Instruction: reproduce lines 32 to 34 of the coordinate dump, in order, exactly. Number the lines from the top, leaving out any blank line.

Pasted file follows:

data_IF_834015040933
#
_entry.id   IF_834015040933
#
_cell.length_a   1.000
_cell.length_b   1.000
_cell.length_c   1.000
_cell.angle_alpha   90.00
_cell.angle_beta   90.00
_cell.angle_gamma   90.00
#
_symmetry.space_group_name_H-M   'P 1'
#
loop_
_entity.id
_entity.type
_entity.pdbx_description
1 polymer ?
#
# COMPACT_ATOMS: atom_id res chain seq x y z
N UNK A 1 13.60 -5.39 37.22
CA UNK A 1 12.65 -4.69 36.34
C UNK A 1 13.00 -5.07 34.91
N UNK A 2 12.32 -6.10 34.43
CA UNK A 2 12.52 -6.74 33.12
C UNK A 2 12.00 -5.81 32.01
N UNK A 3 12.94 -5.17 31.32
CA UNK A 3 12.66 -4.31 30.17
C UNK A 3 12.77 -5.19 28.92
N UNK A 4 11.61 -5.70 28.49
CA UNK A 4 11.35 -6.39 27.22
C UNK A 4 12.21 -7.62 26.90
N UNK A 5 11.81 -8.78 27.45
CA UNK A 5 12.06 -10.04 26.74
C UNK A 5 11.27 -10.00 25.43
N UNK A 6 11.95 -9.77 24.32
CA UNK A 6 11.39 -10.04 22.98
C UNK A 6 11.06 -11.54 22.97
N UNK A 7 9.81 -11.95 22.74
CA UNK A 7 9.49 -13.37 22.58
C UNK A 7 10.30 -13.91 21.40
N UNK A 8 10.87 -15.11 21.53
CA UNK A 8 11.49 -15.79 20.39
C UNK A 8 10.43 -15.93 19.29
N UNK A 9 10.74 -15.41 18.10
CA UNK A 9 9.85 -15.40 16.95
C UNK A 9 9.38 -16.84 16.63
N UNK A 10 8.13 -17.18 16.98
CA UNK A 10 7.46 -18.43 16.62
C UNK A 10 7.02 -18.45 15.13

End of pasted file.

C UNK A 4 12.21 -7.62 26.90
N UNK A 5 11.81 -8.78 27.45
CA UNK A 5 12.06 -10.04 26.74